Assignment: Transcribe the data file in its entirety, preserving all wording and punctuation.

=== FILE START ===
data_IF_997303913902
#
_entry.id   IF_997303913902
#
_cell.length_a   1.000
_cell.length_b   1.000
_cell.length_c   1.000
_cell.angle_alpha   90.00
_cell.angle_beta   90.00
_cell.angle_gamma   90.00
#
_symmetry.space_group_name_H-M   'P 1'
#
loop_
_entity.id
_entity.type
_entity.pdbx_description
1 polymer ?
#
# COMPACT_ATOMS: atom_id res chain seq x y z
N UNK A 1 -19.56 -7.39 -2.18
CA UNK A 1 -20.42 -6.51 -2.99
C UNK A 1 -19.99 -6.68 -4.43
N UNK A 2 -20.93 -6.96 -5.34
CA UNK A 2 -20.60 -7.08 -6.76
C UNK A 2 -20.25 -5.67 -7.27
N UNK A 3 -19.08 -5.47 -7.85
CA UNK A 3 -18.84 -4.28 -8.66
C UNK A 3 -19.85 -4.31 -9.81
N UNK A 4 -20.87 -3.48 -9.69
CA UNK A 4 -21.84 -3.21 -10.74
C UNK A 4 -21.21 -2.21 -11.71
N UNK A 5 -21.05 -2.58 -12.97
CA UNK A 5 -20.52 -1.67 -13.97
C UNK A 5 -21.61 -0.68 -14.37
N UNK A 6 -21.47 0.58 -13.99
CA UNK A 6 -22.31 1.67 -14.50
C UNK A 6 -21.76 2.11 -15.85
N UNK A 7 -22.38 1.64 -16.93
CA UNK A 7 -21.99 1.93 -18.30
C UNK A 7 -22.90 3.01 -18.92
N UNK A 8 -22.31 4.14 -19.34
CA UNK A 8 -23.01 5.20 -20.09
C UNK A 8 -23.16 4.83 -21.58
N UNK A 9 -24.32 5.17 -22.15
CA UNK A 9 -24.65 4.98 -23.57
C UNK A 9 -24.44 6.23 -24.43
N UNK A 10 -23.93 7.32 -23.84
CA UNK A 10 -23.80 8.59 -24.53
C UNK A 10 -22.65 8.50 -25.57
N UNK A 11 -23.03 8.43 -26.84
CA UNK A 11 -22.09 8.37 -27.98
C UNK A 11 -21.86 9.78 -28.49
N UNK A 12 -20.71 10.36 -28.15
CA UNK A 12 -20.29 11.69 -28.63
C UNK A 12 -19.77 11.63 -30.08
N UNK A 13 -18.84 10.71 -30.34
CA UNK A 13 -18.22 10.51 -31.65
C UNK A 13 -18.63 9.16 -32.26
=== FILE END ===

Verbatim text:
data_IF_997303913902
#
_entry.id   IF_997303913902
#
_cell.length_a   1.000
_cell.length_b   1.000
_cell.length_c   1.000
_cell.angle_alpha   90.00
_cell.angle_beta   90.00
_cell.angle_gamma   90.00
#
_symmetry.space_group_name_H-M   'P 1'
#
loop_
_entity.id
_entity.type
_entity.pdbx_description
1 polymer ?
#
# COMPACT_ATOMS: atom_id res chain seq x y z
N UNK A 1 -19.56 -7.39 -2.18
CA UNK A 1 -20.42 -6.51 -2.99
C UNK A 1 -19.99 -6.68 -4.43
N UNK A 2 -20.93 -6.96 -5.34
CA UNK A 2 -20.60 -7.08 -6.76
C UNK A 2 -20.25 -5.67 -7.27
N UNK A 3 -19.08 -5.47 -7.85
CA UNK A 3 -18.84 -4.28 -8.66
C UNK A 3 -19.85 -4.31 -9.81
N UNK A 4 -20.87 -3.48 -9.69
CA UNK A 4 -21.84 -3.21 -10.74
C UNK A 4 -21.21 -2.21 -11.71
N UNK A 5 -21.05 -2.58 -12.97
CA UNK A 5 -20.52 -1.67 -13.97
C UNK A 5 -21.61 -0.68 -14.37
N UNK A 6 -21.47 0.58 -13.99
CA UNK A 6 -22.31 1.67 -14.50
C UNK A 6 -21.76 2.11 -15.85
N UNK A 7 -22.38 1.64 -16.93
CA UNK A 7 -21.99 1.93 -18.30
C UNK A 7 -22.90 3.01 -18.92
N UNK A 8 -22.31 4.14 -19.34
CA UNK A 8 -23.01 5.20 -20.09
C UNK A 8 -23.16 4.83 -21.58
N UNK A 9 -24.32 5.17 -22.15
CA UNK A 9 -24.65 4.98 -23.57
C UNK A 9 -24.44 6.23 -24.43
N UNK A 10 -23.93 7.32 -23.84
CA UNK A 10 -23.80 8.59 -24.53
C UNK A 10 -22.65 8.50 -25.57
N UNK A 11 -23.03 8.43 -26.84
CA UNK A 11 -22.09 8.37 -27.98
C UNK A 11 -21.86 9.78 -28.49
N UNK A 12 -20.71 10.36 -28.15
CA UNK A 12 -20.29 11.69 -28.63
C UNK A 12 -19.77 11.63 -30.08
N UNK A 13 -18.84 10.71 -30.34
CA UNK A 13 -18.22 10.51 -31.65
C UNK A 13 -18.63 9.16 -32.26